The Republicans much prefer to see their ideology strengthened than to see the country strengthened. They much prefer to see the power of the privileged strengthened than to see the rights of everyone strengthened. And so in foreign policy, it seems like a Wilsonian agenda, and it seems like Bush is taking on the mantel of Teddy Roosevelt, but I believe that if Teddy Roosevelt were here live today, even in foreign policy, would look at this administration and he’d scratch his head and say, Well they talk these big ideas, but they’re cutting taxes. I mean, who in heaven’s name is going to pay for all these ambitious programs? Bush is a tax cutter, that is the rock bottom principle. You recall, and your readers will recall, that he changed the reason for a tax cut every week but he never changed the basic idea, because the tax cut is the symbol of what a great society, you cannot build a great society and cut taxes at the same time.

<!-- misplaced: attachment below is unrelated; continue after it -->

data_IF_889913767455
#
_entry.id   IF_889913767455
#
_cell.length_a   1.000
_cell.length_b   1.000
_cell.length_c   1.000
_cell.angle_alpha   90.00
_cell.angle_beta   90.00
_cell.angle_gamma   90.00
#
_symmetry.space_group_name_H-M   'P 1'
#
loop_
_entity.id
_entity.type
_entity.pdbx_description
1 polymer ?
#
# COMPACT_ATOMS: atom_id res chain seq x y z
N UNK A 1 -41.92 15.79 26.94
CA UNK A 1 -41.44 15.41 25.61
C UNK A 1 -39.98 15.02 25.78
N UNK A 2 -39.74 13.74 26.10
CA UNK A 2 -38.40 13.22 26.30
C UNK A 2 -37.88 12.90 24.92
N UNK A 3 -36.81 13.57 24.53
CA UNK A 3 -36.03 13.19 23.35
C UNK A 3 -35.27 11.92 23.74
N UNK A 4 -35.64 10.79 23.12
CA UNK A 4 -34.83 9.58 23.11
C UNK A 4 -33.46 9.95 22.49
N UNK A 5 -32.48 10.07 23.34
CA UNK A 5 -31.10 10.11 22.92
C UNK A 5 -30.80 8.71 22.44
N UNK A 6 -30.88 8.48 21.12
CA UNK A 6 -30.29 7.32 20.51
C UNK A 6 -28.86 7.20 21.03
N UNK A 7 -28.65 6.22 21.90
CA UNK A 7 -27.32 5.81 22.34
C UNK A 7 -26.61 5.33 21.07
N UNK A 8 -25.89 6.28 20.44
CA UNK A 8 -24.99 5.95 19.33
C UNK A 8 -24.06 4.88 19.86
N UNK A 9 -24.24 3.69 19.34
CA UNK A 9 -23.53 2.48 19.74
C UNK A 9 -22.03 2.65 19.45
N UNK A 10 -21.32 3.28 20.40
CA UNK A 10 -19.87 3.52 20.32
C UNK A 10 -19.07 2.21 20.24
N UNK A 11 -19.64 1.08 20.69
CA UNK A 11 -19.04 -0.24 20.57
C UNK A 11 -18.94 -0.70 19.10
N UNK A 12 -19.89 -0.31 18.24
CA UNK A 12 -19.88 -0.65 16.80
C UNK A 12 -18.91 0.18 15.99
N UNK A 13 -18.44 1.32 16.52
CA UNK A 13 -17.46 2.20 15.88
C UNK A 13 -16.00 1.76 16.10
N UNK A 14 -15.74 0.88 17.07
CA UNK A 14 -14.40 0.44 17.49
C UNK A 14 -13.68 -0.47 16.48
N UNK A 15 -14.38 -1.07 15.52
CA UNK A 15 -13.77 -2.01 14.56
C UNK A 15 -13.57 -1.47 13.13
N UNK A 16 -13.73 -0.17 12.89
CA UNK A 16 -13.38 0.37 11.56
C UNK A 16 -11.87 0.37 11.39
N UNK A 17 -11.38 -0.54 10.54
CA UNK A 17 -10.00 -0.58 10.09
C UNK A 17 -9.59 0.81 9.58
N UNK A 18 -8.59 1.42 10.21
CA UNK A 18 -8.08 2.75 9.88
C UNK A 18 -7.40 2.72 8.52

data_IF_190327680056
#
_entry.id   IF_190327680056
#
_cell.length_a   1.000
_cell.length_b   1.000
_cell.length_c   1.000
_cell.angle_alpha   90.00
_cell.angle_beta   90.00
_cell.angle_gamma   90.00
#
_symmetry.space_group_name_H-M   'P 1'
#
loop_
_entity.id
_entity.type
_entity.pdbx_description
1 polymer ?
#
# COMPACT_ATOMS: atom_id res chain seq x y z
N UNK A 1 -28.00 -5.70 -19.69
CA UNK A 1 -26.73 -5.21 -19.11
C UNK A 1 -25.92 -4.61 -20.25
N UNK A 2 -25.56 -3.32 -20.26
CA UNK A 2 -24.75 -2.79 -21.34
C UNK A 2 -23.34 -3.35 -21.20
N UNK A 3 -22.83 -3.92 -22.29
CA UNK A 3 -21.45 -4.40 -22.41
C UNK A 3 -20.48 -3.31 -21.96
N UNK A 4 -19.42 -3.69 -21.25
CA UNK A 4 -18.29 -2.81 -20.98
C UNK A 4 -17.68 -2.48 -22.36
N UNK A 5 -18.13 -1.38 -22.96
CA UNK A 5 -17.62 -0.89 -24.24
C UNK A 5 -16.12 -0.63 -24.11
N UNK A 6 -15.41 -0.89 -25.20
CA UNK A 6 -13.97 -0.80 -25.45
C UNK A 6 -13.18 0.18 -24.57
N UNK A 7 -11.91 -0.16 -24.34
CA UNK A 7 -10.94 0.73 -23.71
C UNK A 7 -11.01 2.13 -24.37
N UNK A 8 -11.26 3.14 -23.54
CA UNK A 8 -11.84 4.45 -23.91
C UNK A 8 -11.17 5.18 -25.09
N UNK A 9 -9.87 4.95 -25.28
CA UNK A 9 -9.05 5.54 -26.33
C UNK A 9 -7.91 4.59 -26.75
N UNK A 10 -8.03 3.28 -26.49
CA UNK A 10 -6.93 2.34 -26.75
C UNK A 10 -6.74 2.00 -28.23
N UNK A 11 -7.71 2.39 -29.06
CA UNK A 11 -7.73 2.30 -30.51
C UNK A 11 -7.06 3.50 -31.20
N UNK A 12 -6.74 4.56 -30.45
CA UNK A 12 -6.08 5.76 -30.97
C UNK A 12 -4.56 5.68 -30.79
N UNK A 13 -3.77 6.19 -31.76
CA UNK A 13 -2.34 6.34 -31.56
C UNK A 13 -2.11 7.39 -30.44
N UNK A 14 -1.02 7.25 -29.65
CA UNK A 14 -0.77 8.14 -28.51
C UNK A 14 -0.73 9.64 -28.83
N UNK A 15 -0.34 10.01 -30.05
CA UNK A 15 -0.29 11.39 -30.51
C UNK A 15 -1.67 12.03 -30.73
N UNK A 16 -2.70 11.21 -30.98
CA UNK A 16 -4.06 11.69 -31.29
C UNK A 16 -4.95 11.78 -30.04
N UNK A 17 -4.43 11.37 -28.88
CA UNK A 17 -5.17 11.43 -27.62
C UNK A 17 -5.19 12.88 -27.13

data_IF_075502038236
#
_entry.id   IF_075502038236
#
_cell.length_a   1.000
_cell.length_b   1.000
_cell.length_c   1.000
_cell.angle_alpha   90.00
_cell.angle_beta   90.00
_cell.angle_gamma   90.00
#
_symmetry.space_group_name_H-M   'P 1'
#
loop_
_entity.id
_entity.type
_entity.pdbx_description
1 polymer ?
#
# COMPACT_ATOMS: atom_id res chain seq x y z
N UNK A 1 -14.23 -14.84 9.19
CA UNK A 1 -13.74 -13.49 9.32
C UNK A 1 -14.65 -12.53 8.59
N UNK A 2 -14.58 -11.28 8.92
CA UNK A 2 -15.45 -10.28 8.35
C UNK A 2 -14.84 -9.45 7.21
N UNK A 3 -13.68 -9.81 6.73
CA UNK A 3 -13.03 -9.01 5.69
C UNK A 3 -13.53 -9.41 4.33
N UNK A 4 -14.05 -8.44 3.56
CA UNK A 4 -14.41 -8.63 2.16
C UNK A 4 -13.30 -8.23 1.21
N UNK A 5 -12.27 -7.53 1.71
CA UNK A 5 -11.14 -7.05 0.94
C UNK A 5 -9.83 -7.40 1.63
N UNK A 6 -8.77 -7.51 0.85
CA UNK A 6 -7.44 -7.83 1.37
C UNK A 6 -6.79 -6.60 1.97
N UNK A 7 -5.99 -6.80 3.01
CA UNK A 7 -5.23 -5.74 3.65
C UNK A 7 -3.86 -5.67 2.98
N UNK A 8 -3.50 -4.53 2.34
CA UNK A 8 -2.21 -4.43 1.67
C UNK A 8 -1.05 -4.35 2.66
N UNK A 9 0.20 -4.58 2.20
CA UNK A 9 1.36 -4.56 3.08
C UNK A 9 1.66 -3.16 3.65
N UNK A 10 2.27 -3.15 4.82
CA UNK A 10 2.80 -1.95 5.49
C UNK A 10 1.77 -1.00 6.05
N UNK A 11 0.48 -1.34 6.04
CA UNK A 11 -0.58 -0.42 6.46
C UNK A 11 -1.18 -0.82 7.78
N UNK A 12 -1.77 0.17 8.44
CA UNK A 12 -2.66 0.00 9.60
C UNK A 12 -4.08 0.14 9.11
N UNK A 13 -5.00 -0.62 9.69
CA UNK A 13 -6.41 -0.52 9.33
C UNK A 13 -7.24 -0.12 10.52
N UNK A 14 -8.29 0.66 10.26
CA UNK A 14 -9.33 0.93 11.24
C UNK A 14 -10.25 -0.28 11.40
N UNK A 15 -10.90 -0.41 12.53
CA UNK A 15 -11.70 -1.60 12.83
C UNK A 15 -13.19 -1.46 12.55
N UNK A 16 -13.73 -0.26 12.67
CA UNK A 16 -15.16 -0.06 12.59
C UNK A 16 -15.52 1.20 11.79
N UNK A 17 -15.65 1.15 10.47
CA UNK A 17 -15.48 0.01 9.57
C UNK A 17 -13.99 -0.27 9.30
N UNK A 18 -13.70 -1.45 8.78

MJ: You see the tragedy of Sept. 11 as having presented Bush with an opportunity to reach for greatness.
AW: [When he came to power] Bush was insecure, incompetent, and uninterested in the world, but he happened to be President during one of the great crises in our history. It was a great opportunity for him to transform the country and to transform the world. In fact, what he did was to use that horrible event for the most narrow, partisan, ideological purposes imaginable, to try to create an almost stealth-counter revolution in the US toward abolishing some our most important programs that embody the ideal of American greatness, like Social Security, without ever acknowledging that that’s what he’s doing.